Award-winning students honored for high grades

November 19, 1998

Student AwardsBy SCOTT BUTKI / Staff Writer

photos: RICHARD T. MEAGHER / staff photographer

Curtis Winger, a senior at Boonsboro High School, looked embarrassed Wednesday night as his parents bragged about his academic achievements.

"We are very proud of him. He is a very well-rounded young man and he will succeed no matter what he does," said his mother, Tama Winger.

Winger was one of 126 Washington County students, the most ever, who had a 3.7 cumulative grade-point average or higher at the end of their junior year. Each student was given an Award of Excellence at a dinner ceremony at the Venice Inn on Wednesday.

Winger, 16, has a 4.1 average, which is possible because he received A's in advanced placement classes.

"I am pretty proud. It is something to put on my application for college," said Winger, who has a part-time job at Martin's Food Market.


"You worked hard," said his father, Terry.

Other parents and relatives accompanying their children to the ceremony were also impressed with their children's performances.

Rebecca Grove, 17, a senior at North High School, had a 3.7 or 3.8 grade-point average, said her father, E. Kenneth Grove Jr.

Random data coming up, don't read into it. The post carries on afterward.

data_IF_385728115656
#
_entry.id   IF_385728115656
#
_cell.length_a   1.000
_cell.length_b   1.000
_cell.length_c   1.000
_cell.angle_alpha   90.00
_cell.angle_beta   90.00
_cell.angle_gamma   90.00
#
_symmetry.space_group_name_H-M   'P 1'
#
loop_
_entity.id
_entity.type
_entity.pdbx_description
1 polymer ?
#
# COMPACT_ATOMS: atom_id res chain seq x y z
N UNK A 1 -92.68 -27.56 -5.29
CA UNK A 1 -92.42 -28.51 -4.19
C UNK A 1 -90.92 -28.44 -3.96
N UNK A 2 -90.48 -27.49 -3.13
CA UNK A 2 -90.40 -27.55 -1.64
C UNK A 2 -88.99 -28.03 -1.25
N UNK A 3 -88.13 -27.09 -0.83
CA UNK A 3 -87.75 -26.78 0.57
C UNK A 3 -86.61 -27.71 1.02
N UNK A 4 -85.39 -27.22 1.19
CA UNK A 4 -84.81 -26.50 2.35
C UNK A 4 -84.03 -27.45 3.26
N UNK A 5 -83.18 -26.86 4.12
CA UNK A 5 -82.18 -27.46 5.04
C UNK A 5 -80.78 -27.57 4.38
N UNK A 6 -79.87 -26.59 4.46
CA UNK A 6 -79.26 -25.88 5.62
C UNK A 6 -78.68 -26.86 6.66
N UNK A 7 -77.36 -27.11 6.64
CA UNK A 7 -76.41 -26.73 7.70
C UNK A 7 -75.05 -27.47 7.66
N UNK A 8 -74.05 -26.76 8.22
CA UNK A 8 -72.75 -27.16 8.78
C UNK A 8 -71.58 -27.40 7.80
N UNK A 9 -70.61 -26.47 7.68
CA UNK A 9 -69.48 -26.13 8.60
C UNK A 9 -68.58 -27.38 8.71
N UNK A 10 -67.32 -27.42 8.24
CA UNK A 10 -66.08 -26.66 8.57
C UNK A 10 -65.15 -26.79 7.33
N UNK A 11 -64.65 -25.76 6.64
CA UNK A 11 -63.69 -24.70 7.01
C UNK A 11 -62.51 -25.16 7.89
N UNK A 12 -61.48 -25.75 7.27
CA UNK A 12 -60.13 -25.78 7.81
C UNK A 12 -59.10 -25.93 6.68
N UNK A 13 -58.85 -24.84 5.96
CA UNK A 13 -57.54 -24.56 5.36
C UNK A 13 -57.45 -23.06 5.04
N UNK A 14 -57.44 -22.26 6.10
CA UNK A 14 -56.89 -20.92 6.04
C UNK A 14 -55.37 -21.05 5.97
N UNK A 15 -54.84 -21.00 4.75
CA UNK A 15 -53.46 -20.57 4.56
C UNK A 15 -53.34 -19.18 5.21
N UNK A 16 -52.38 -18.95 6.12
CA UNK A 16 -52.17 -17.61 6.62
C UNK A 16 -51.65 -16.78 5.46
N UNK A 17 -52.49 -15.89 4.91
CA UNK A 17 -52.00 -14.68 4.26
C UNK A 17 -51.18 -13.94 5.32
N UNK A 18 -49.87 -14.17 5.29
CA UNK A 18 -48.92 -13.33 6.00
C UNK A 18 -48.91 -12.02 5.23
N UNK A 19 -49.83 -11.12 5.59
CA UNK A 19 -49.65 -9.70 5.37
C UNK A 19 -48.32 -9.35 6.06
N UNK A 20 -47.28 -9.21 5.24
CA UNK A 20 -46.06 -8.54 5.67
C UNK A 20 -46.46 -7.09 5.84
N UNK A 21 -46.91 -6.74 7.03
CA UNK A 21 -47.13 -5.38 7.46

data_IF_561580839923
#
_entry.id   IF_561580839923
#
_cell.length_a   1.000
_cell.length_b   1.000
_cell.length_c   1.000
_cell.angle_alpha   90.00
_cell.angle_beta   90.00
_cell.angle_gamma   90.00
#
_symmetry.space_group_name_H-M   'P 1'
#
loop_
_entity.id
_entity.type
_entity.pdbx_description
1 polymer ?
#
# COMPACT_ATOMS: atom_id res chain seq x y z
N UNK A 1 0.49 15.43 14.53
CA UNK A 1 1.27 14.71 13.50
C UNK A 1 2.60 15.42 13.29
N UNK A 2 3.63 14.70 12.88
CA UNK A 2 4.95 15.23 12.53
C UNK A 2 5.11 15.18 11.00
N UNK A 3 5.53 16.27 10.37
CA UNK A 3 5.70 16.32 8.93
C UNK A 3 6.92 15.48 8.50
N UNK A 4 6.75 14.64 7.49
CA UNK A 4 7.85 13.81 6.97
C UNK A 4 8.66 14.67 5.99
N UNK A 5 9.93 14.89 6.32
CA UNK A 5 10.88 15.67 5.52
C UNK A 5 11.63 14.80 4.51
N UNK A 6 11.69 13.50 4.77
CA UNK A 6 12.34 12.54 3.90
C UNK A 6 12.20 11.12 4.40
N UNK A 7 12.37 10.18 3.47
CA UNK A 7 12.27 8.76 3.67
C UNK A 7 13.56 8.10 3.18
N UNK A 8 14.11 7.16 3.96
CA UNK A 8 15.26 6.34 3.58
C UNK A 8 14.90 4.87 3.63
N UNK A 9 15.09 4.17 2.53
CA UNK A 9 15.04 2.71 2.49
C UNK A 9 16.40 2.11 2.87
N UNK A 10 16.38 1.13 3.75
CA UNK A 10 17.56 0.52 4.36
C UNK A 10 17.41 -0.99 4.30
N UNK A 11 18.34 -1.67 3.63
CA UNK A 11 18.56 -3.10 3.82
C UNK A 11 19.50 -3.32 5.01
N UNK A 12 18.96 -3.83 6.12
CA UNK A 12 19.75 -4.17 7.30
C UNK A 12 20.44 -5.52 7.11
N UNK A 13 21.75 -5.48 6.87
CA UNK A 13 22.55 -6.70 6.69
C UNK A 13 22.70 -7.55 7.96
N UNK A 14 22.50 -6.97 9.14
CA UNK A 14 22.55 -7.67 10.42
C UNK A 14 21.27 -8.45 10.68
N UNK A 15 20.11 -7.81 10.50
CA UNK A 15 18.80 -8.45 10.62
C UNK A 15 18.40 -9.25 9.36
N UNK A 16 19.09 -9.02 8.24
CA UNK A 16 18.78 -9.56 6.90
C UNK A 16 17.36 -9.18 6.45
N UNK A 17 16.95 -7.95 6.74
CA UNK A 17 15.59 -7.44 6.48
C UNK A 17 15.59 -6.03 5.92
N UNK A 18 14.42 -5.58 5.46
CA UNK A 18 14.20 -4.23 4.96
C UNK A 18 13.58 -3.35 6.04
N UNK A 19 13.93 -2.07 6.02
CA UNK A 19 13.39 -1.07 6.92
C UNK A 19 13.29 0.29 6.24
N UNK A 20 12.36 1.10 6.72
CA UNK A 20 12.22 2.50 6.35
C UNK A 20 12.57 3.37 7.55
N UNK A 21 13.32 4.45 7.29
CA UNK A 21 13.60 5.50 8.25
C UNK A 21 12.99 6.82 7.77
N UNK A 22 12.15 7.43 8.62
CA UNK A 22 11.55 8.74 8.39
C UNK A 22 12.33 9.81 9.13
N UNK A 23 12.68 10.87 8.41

"We are very proud of Becca," said Grove, a former school board member. "The system recognizes students who achieve academically and make a significant contribution,"

Student awardsSchools Superintendent Herman G. Bartlett Jr. said the number of students who received the award this year came as a surprise. When the district raised its academic standards last year, district officials expected the number of students reaching this academic level would drop, he said.

Instead, they had more award-winning students, both in number and proportionally, then ever, he said. Last year 107 students received the award.

Outgoing state Del. D. Bruce Poole gave the keynote address at the ceremony.

"Congratulations, because you have achieved already what so many would like to have done," Poole said.

Now that the students have shown they can succeed, Poole suggested they try something else: "Go out and lose." He urged them to try something they think can't be done.

He said he recently lost at something - he was defeated in the Nov. 3 general election by Christopher Shank.

"I have had a lot of success and lost," he said.

Bartlett encouraged the students to follow Poole's advice.

"Stretch yourself. Do the undoable," he said. "When you are done, come back here and lead us."

"You are our model for the future. You are the best Washington County has to offer," Bartlett said.

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